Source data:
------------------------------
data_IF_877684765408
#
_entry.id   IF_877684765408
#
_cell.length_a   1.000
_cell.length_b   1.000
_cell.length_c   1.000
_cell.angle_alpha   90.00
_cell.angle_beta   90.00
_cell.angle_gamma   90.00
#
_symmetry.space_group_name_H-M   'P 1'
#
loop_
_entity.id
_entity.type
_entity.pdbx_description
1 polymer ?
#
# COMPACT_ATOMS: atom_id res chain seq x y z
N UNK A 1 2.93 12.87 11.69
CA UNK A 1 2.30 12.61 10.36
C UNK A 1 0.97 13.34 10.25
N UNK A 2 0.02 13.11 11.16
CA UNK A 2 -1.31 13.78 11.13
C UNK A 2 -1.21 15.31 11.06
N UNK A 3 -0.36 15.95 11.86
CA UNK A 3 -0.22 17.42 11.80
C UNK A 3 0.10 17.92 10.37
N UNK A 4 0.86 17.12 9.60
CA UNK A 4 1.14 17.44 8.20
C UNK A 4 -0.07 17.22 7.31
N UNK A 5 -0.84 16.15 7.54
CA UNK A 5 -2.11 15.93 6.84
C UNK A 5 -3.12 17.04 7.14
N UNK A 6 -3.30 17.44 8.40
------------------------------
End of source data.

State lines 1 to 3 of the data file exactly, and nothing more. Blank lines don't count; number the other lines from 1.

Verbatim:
data_IF_877684765408
#
_entry.id   IF_877684765408